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Thomas McCullagh Browne Agnes Campbell
Born: May 28, 1857 Born: March 14 1887
Died: August 6, 1937 Died: March 31 1967
Father: Daniel Gunn BROWNE Father: William CAMPBELL
Mother: Margaret JACKSON Mother: Mary RAWSON
Married: Agnes CAMPBELL November 28, 1907 in Glasgow

Update September 3, 2008. Some dates and conjectures added.
Update July 15, 2008. Thanks to the kindness of Eve Southgate, I can add the following:

Thomas McCullagh Browne, Retired Bank Manager, (married to Agnes
Campbell) ,died 1937 August 6th 2h 0m PM at 45 Parkside Street, Rosyth,
Dunfermline, age 80 years, father Daniel Gunn Browne mother Margaret
Browne (Jackson,) cause of death Cerebral Embolism Hypostasis, as cert.
by C.J.Irvine-Jones MB.ChB., Informant S.C.Browne son, of 84 Surrey
Street, Poplar, London, registered 1937 August 7th, at Dunfermline. David
Watson Registrar.

Agnes CAMPBELL died of stomach cancer after a lengthy residence in a mental institution. She was merely 20 years old when she married in 1907 (Thomas McCullagh BROWNE was aged 49 at the time and had retired from HSBC). In the nine years after her marriage, she had five live births. What was it that broke her? Hard to say. Untreated post-partum depression was not uncommon. Also, since her father was described as a coal miner and his father was described as a university educated man, there may have been a class-based potential for stress. Be it as it may, she survived her husband by thirty years. Long before this, their three sons had all emigrated to Canada. By the time they would have reached their adult years, their father would have been in his seventies and their mother already sequestered in a mental institution. Certainly an impetus for moving on. Thomas McCullagh BROWNE is said to have had property on Market Street, Portadown, Co. Armagh. but I have yet to verify this. There is no record of a BROWNE on Market Street by 1910 (SOURCE: Ulster Directory). NOTE: In the 1876 Landholders Records for Armagh, a Rev. William G. BROWNE had land in Killeen, Co. Armagh - this pricks my curiosity since the earlier Griffiths refers to (likely the same person) a Rev William J. BROWNE. Is it possible that he was a brother of Rev. Daniel Gunn BROWNE (father of Thomas McCullagh BROWNE) who had land holdings in Armagh City?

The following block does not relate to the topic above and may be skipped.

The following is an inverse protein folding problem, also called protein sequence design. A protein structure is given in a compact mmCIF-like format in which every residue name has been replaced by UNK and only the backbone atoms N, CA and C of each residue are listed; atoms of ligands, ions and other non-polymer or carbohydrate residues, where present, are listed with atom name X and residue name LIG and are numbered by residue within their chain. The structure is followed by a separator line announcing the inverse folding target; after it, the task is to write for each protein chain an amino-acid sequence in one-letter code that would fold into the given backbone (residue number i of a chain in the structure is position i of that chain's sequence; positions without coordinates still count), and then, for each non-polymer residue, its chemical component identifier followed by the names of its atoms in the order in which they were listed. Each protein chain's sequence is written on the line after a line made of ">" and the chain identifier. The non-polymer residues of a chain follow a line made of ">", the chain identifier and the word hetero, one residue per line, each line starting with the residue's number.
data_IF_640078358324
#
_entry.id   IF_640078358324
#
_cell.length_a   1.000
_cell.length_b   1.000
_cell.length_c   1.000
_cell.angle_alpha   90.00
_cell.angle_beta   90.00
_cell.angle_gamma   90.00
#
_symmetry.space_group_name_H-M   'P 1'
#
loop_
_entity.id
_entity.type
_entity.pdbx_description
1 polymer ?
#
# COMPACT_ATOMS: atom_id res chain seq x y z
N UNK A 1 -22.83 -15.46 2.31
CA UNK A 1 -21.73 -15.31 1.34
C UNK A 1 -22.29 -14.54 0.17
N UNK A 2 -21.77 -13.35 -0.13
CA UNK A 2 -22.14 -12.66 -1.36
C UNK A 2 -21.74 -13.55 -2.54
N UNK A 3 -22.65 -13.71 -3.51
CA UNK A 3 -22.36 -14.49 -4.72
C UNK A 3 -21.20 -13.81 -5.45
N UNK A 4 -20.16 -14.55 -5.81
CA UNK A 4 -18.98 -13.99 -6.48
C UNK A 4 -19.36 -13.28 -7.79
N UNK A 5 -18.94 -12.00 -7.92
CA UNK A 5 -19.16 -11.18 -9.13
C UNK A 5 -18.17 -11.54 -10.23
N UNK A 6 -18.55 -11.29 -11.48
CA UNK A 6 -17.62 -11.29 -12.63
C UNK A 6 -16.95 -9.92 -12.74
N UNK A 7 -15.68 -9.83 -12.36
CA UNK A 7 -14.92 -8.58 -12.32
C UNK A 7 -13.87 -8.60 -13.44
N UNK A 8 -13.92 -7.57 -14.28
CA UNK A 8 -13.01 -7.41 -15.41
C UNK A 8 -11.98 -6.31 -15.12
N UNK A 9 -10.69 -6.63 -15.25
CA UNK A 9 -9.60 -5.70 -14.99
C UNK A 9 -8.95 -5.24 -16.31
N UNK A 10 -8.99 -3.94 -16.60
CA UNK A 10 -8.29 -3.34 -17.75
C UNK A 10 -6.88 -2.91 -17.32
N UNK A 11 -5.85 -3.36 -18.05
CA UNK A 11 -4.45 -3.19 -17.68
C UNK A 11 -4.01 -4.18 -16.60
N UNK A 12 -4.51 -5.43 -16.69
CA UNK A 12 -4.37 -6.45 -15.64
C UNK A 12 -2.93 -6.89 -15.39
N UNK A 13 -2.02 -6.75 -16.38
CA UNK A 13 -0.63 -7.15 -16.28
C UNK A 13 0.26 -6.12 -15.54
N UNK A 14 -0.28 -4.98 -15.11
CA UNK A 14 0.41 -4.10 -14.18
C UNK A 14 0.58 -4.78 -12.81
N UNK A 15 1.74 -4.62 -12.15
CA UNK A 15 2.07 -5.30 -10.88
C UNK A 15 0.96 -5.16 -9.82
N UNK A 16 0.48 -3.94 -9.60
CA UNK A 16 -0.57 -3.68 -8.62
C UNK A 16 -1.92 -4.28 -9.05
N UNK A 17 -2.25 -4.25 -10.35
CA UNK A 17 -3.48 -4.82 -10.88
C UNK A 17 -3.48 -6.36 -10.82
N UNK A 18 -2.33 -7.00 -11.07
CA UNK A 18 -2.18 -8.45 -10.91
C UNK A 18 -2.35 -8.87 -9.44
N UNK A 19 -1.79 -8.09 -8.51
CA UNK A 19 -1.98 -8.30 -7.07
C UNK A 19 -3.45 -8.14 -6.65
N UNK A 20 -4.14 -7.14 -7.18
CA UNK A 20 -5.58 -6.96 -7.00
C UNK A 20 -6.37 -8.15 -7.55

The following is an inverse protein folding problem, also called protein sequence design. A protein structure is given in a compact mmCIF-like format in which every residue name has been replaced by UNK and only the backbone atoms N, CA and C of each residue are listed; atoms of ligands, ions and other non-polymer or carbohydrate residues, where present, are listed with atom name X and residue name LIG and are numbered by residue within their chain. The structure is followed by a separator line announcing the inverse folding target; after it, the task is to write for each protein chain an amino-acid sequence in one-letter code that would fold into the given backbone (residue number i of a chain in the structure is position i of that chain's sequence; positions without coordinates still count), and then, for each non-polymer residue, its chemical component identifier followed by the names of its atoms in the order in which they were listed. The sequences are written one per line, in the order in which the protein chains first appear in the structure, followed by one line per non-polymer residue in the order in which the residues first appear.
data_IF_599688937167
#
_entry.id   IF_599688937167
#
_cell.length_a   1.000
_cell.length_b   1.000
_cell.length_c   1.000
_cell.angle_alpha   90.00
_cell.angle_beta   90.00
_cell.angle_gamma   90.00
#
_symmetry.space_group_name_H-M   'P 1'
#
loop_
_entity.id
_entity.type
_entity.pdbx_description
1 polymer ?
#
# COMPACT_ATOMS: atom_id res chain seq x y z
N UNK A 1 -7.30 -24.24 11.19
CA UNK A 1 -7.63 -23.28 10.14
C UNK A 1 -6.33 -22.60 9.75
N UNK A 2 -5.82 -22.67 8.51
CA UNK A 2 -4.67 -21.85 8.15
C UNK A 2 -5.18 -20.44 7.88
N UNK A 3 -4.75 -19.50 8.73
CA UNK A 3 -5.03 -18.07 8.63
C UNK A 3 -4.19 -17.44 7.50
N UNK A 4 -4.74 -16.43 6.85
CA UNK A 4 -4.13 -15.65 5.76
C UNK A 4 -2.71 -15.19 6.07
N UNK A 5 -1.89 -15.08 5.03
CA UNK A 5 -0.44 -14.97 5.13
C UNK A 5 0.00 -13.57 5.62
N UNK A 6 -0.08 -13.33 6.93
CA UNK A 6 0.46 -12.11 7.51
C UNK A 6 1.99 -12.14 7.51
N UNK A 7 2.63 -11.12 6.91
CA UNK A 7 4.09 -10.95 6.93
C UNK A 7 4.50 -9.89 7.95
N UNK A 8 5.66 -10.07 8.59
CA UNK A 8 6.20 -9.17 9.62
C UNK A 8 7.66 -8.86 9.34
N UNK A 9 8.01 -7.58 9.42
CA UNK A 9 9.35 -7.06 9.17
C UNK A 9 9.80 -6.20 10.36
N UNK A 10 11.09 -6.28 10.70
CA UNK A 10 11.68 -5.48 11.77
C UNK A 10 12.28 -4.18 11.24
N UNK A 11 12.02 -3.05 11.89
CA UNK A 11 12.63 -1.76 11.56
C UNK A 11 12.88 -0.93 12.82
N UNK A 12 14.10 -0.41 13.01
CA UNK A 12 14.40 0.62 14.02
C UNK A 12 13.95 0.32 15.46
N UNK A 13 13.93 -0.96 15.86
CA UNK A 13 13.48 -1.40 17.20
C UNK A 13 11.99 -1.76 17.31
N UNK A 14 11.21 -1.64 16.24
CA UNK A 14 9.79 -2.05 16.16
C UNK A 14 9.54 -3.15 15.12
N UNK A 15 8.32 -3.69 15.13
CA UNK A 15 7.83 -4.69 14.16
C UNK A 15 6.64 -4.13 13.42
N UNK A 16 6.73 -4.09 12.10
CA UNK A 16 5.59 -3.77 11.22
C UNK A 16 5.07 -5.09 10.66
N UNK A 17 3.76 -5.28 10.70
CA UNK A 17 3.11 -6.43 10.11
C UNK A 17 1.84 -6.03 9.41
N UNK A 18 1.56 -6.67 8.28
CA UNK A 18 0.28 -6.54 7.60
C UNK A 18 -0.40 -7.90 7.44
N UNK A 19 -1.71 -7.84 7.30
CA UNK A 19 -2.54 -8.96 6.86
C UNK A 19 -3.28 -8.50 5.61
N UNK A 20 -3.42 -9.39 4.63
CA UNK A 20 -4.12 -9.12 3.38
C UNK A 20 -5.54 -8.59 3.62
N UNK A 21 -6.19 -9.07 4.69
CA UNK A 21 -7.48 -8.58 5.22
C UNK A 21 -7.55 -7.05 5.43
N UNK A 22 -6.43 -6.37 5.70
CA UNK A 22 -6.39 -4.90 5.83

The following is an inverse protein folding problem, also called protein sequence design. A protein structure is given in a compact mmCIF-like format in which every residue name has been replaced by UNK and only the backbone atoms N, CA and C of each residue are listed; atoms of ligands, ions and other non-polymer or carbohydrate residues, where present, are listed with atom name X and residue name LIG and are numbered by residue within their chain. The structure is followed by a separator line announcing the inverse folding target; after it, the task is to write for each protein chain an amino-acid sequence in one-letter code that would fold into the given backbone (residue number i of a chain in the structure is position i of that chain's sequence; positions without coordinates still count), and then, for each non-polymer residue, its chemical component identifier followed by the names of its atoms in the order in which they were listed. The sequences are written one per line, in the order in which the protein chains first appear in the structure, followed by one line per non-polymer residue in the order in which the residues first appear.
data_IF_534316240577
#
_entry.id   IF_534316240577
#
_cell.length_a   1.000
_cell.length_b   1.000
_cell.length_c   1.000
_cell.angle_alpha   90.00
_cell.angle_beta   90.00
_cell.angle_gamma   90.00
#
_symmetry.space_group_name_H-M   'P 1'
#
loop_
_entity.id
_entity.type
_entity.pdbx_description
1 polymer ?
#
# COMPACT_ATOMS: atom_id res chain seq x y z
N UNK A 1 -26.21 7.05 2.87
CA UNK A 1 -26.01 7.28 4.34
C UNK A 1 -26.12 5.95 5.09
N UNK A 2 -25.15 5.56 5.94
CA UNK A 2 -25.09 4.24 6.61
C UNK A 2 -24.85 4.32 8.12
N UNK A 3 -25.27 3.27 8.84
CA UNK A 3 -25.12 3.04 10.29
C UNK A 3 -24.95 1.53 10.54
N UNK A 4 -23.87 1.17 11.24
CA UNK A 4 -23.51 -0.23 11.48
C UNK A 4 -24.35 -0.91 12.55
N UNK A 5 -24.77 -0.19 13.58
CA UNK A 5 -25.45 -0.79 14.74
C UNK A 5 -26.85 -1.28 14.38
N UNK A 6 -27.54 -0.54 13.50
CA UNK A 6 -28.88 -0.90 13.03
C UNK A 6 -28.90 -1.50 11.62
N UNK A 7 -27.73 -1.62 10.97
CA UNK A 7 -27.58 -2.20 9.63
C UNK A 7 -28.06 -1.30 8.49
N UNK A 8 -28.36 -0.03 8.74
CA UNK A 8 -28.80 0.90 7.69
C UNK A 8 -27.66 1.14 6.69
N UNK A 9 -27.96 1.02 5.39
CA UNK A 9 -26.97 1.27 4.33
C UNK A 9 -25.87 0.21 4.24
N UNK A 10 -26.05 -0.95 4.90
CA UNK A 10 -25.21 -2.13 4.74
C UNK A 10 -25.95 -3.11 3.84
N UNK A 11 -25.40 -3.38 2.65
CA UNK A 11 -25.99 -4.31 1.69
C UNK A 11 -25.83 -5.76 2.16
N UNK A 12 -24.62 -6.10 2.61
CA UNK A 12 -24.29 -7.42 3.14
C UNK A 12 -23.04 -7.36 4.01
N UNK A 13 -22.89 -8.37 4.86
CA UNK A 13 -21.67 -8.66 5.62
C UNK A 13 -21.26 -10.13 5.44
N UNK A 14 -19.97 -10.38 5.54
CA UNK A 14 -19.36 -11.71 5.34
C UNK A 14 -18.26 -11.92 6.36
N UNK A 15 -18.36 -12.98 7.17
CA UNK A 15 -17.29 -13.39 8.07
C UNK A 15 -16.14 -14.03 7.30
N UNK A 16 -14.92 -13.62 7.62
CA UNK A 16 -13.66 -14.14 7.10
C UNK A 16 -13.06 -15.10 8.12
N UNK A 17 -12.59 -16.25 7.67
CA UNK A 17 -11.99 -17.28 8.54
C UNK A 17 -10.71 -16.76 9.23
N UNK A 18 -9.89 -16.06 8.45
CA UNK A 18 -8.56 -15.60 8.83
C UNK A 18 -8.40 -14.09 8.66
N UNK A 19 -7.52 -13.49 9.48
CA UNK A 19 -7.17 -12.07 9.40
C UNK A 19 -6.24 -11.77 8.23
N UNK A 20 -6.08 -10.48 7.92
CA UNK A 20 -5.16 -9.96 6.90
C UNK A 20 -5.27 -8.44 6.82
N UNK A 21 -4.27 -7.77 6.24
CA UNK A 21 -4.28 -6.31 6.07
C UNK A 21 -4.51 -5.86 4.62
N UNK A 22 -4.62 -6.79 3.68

Death registered in the district of Carluke in the County of Lanark, Agnes Rawson Browne, Widow, date of birth 14/3/1887 Age 80 years,name and occupation of spouse Thomas McCullagh Browne Bank Manager, died 1967 March Thirty-First 2h 50m PM Law Hospital, Carluke, usual residence 15 Hartwood Road, Hartwood, father William Campbell Coal Miner (deceased) mother Mary Campbell maiden surname Rawson (deceased), cause of death Carcinoma of Stomach, medical practitioner Samuel G Heaney MB. ChB informant Agnes C Watson daughter, registered in 1967 April 3rd.

NOTE: The middle name of "McCallagh" appears in HSBC histories, but he signed his wedding certificate as McCULLAGH. This was the surname of his grandmother Elizabeth McCULLAGH. This photo of him is cropped from a group photo taken in Hong Kong in the garden at Thomas JACKSON's home, on 21 February 1886.

CHILDREN:
Agnes Campbell Browne Born October 11, 1908 at Chandlers Ford, Hampshire, England. Married Thomas WATSON Jan 7, 1926 in Edinburgh, Scotland. Died February 17,1975
Evelyn Campbell Browne Born February 12, 1910 at Ivanhoe Landguard, Manor Road, Shanklin, Isle of Wight. She lived with her father until his death in 1937. She had a daughter born in 1942 that she gave up to a foundling home some time some time before 1946. Died January 31, 1981. She died at Northern General Hospital, Edinburgh of bronchitus and heart disease after a lifetime of heavy smoking.